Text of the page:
I just read a book by the guy who directs the Human Genome Project. Francis Collins is a scientist of the highest order and he’s been working on one of the biggest and most important projects the world has seen in awhile. He has been a major player in mapping our DNA, which is encoded with somewhere around 3 billion bits of information. That’s amazing.

Collins is also a very dedicated and transparent Christian. He’s a biologist–and a Christian. For some people, these two terms in the same sentence mean conflict. It’s like pushing the positive (or negative) poles of a magnet together. It just won’t happen. Collins disagrees. His book, The Language of God tells the story of his own journey from atheism to Christianity. He also wants Christians to stop fighting non-Christians (or other Christians) over evolution. He argues that evolution is, so to speak, the language of God for creating life. More importantly, science and religion really are partners in the revelation of truth. As he puts it in the conclusion, “The God of the Bible is also the God of the genome. He can be worshiped in the cathedral or in the laboratory. His creation is majestic.”

I know this kind of language is troubling to some people. Atheists probably don’t like it any better than Christians who are convinced that evolution is false – a lie from the Devil. Still, I recommend the book. Collins is a very clear writer. If you want a peek at the science of the genome project, he does a great job of describing it to people who, like myself, can only speak the ABC’s of science. He also shares his personal story without a lot of “drama.” It’s just real. And it’s compelling.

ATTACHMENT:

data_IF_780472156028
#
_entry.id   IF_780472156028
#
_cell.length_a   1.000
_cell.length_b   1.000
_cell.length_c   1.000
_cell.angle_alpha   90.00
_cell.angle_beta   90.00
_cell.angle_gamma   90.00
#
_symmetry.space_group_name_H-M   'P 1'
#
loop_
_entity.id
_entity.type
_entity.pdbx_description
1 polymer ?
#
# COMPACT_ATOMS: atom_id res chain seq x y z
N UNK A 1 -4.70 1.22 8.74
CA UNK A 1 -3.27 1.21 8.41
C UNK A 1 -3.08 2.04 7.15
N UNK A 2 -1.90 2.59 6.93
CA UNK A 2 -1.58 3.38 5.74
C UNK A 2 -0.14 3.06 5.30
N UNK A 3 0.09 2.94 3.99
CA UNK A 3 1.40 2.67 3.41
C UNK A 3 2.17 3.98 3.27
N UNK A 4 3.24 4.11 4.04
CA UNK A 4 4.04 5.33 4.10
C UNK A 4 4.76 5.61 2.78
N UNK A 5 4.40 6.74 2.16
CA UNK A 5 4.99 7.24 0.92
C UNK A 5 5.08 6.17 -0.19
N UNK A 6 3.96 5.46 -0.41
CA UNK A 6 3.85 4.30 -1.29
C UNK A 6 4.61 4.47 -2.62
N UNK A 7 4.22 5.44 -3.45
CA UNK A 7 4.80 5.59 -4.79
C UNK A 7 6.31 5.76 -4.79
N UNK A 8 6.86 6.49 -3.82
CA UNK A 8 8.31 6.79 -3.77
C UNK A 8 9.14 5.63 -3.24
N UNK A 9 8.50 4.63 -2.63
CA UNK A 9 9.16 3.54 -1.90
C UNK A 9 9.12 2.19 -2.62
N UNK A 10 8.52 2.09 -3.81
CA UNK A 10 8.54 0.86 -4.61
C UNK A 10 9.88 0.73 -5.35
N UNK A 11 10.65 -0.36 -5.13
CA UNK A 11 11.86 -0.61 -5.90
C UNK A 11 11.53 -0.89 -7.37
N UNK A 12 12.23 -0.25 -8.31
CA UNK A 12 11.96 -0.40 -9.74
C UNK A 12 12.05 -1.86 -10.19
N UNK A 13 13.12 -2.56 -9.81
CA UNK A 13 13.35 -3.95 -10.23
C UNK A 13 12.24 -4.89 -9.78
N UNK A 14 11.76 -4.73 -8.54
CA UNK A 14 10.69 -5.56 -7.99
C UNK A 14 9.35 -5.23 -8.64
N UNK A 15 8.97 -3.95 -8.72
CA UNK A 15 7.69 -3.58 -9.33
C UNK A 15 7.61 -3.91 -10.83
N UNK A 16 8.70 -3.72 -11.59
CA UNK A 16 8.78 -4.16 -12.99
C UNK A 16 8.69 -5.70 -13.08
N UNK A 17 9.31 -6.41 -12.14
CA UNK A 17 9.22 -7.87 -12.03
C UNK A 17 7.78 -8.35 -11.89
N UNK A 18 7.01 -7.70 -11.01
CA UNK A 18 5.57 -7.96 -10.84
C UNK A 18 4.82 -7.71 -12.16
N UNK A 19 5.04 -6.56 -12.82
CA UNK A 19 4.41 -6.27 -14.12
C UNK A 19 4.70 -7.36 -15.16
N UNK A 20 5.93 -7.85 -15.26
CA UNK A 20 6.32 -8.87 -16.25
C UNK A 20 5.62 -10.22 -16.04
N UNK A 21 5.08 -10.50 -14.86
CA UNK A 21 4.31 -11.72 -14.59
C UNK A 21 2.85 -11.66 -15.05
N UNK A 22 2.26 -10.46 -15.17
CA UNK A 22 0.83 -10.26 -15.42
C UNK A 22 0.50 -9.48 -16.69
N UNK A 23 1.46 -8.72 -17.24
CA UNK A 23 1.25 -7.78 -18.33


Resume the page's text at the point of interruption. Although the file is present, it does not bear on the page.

The book reminds me that Christians ought to take the lead in asking hard questions and facing them honestly, especially about science and religion. These two fields of knowledge are not mortal enemies. God is big–and powerful. He doesn’t really need me to protect his reputation from the relatively few people who are convinced that science disproves Christianity. But I certainly need God to guide me to truth. And I need people like Francis Collins–as God’s instrument– to show me the better way.

Religion and Science: Friends or Enemies?

2 thoughts on “Religion and Science: Friends or Enemies?

  • December 14, 2007 at 4:51 pm

    It might just be that we just took the Church History final, but I am immediately reminded that from the High Middle Ages until the late Enlightenment Christians were on the forefront of scientific research and discovery. When did Religion and Science become so opposed? Of course, I know the answer, it was during the Enlightenment when Christianity began to be viewed as superstition. … I guess what I’m trying to say is when did the Bible become the only source of truth? Did God not also create an entire world that points to him? If we discover truth it is God’s truth.

  • December 17, 2007 at 1:48 pm

    I think your question about the Bible as the only source of truth happened for that part of the church during the Fundamentalist/Modernist controversy. Of course, the earliest Fundamentalists were associated with Princeton Seminary, so they were pretty well-educated themselves! I think one of the key factors in this picture is when the Fundamentalist association added a non-evolution plank to their platform. This step they took, I think in the 1920s. That’s when the Fundamentalist movement began to move outside the cultural mainstream, where they tended to stay until the 1970s (or possibly the 1950s, if you include Billy Graham, et. al).


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